Jane Eyre

I have a vivid memory of this book. I am a young reader, sitting on a shaded porch in the not-so-deep-south, flipping the pages anxiously to find out what will become of the young, spunky heroine Jane, who sparks a fiery feminism within me as she allows no man to bully her into a relationship that is not based on truth. Though plain and poor, she stands tall and speaks her mind. I am impressed with my young self in this memory, for not all preadolescents are intelligent enough to be able to grasp the message and the content of this great novel. I can remember each detail clearly, can even picture the fire and a cringing Mr. Rochester as he shields his face from the flames fanned by his crazy wife.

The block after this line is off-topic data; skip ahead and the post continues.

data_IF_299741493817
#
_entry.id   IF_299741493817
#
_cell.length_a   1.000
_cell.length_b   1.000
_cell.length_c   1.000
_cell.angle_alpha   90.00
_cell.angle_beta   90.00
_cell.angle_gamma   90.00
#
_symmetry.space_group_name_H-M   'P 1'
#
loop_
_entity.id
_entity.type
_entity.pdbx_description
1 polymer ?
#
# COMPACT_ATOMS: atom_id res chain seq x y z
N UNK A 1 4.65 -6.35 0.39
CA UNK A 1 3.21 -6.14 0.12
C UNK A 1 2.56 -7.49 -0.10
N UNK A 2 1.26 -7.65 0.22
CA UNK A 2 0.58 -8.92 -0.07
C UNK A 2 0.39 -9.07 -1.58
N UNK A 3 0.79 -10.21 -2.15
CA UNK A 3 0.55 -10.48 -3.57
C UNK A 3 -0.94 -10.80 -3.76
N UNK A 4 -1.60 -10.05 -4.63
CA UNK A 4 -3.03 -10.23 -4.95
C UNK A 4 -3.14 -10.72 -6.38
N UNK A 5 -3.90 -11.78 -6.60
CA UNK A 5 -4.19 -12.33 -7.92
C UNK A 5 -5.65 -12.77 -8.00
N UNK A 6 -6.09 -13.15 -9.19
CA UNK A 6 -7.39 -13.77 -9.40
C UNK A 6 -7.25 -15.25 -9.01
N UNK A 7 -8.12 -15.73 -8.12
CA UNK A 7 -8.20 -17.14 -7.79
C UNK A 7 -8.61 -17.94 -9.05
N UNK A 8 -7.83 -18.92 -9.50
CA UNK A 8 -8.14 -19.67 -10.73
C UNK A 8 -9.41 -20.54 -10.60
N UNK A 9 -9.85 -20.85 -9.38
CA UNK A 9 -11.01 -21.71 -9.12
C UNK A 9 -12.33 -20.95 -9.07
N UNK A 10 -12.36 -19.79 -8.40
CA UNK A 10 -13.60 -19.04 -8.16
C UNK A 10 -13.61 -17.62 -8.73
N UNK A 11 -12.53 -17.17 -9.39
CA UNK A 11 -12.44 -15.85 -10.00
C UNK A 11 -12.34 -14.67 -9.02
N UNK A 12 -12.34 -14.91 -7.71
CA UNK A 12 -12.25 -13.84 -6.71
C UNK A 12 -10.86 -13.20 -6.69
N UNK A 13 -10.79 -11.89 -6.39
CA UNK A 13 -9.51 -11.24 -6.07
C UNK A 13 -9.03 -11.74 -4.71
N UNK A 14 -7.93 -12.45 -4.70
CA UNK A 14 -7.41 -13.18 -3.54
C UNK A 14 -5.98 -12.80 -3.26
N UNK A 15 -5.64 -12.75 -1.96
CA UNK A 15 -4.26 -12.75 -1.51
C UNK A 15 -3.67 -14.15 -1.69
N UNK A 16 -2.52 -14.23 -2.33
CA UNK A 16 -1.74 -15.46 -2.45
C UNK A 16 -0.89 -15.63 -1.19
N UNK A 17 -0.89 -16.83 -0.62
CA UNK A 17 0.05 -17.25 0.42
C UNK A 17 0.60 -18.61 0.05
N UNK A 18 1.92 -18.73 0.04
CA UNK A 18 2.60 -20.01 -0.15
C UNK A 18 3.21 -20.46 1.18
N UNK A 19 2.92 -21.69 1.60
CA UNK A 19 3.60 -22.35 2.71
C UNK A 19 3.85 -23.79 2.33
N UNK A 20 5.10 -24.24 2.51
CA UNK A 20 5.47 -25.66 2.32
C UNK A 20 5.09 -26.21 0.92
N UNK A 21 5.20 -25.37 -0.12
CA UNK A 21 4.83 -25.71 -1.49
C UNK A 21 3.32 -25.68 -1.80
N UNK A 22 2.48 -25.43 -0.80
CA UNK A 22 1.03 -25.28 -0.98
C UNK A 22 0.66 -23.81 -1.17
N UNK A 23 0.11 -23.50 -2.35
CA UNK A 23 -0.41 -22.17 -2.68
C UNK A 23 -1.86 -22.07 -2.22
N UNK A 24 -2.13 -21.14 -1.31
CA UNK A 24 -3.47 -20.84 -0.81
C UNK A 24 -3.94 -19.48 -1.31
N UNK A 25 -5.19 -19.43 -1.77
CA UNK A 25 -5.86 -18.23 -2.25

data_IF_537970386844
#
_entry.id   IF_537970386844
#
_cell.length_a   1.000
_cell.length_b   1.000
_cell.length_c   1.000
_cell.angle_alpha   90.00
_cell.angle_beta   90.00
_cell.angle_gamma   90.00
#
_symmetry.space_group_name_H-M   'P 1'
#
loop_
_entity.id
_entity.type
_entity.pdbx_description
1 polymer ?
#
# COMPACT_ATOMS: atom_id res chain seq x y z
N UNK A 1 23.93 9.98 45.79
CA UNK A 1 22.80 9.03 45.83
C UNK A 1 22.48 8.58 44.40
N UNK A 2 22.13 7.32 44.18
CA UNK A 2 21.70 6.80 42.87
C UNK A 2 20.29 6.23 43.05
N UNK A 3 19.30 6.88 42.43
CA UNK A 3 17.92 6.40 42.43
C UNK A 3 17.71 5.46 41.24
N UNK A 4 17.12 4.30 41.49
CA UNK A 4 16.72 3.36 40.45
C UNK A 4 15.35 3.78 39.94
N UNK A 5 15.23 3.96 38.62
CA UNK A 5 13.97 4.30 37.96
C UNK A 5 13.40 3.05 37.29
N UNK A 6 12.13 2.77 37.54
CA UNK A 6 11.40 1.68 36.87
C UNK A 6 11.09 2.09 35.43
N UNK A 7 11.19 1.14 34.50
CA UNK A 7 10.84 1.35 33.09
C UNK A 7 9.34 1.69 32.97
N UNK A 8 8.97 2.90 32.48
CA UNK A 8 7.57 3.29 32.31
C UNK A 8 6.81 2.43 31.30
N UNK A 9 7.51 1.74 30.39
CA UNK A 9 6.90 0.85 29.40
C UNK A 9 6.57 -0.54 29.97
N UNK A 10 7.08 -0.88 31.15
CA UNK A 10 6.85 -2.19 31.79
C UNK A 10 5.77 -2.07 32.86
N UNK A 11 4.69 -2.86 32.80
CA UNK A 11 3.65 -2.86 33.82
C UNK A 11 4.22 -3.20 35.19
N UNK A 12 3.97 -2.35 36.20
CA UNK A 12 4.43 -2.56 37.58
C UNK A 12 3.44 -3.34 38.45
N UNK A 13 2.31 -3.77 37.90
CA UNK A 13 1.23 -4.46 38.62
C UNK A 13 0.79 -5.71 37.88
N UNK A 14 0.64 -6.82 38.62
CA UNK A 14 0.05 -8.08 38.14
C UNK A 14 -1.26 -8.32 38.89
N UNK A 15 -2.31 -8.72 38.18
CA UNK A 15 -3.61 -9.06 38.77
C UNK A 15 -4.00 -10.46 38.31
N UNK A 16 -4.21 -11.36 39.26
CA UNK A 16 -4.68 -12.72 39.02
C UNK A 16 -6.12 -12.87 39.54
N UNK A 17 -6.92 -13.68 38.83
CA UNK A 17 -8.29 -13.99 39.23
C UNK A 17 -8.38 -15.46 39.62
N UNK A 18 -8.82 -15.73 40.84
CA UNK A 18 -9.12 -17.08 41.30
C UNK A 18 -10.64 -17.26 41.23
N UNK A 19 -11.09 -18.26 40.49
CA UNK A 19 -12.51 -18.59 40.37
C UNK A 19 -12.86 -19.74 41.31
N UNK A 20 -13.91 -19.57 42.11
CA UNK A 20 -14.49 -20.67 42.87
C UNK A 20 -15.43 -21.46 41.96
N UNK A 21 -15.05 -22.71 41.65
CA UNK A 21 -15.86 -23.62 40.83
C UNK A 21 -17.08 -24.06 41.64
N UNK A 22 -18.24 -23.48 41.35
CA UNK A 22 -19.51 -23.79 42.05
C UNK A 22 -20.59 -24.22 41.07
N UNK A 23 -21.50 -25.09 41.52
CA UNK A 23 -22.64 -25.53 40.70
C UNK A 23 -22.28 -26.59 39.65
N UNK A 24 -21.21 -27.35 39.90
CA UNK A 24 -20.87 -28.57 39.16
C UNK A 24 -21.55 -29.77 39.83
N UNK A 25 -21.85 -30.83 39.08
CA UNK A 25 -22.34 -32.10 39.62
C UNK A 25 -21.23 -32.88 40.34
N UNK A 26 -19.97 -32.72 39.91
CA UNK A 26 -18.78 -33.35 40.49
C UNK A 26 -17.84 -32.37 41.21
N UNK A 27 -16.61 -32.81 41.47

It then occurs to me that there were no color pictures in Charlotte Brontes masterpiece, and what I am remembering as a powerful novel experience is actually . . . a comic book. Specifically, a Classics Illustrated graphic novel, whose marketing copy suggests this series “features classic tales retold with attractive color illustrations to introduce literature to struggling readers”. Well, shit. Continue reading